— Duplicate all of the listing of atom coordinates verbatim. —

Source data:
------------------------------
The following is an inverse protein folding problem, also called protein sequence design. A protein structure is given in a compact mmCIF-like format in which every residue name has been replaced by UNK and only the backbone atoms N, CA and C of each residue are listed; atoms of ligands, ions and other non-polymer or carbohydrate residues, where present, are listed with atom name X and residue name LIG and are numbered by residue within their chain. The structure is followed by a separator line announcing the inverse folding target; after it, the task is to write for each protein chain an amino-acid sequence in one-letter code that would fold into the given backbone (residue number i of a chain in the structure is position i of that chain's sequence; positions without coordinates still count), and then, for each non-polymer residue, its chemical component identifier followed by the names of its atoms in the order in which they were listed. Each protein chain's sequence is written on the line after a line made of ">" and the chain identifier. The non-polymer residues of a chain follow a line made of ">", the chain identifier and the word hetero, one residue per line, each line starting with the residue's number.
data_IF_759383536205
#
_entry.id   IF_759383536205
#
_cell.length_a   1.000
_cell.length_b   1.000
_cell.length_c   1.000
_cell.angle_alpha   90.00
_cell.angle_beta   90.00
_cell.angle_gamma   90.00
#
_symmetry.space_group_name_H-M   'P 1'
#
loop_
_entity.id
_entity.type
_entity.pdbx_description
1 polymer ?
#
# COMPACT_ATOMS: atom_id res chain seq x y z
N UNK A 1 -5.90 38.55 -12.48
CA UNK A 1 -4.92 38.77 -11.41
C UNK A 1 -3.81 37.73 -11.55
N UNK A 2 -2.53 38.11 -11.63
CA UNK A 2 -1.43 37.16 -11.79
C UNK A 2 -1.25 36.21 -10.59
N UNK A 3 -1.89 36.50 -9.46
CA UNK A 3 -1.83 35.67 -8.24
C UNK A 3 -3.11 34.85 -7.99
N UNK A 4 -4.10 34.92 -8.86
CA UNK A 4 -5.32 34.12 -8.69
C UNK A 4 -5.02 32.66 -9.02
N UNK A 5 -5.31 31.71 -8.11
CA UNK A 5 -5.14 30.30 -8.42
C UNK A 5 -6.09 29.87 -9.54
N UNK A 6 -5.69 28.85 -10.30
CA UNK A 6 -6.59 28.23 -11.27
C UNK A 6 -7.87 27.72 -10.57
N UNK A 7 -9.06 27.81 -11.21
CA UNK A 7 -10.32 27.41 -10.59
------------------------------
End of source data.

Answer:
The following is an inverse protein folding problem, also called protein sequence design. A protein structure is given in a compact mmCIF-like format in which every residue name has been replaced by UNK and only the backbone atoms N, CA and C of each residue are listed; atoms of ligands, ions and other non-polymer or carbohydrate residues, where present, are listed with atom name X and residue name LIG and are numbered by residue within their chain. The structure is followed by a separator line announcing the inverse folding target; after it, the task is to write for each protein chain an amino-acid sequence in one-letter code that would fold into the given backbone (residue number i of a chain in the structure is position i of that chain's sequence; positions without coordinates still count), and then, for each non-polymer residue, its chemical component identifier followed by the names of its atoms in the order in which they were listed. Each protein chain's sequence is written on the line after a line made of ">" and the chain identifier. The non-polymer residues of a chain follow a line made of ">", the chain identifier and the word hetero, one residue per line, each line starting with the residue's number.
data_IF_759383536205
#
_entry.id   IF_759383536205
#
_cell.length_a   1.000
_cell.length_b   1.000
_cell.length_c   1.000
_cell.angle_alpha   90.00
_cell.angle_beta   90.00
_cell.angle_gamma   90.00
#
_symmetry.space_group_name_H-M   'P 1'
#
loop_
_entity.id
_entity.type
_entity.pdbx_description
1 polymer ?
#
# COMPACT_ATOMS: atom_id res chain seq x y z
N UNK A 1 -5.90 38.55 -12.48
CA UNK A 1 -4.92 38.77 -11.41
C UNK A 1 -3.81 37.73 -11.55
N UNK A 2 -2.53 38.11 -11.63
CA UNK A 2 -1.43 37.16 -11.79
C UNK A 2 -1.25 36.21 -10.59
N UNK A 3 -1.89 36.50 -9.46
CA UNK A 3 -1.83 35.67 -8.24
C UNK A 3 -3.11 34.85 -7.99
N UNK A 4 -4.10 34.92 -8.86
CA UNK A 4 -5.32 34.12 -8.69
C UNK A 4 -5.02 32.66 -9.02
N UNK A 5 -5.31 31.71 -8.11
CA UNK A 5 -5.14 30.30 -8.42
C UNK A 5 -6.09 29.87 -9.54
N UNK A 6 -5.69 28.85 -10.30
CA UNK A 6 -6.59 28.23 -11.27
C UNK A 6 -7.87 27.72 -10.57
N UNK A 7 -9.06 27.81 -11.21
CA UNK A 7 -10.32 27.41 -10.59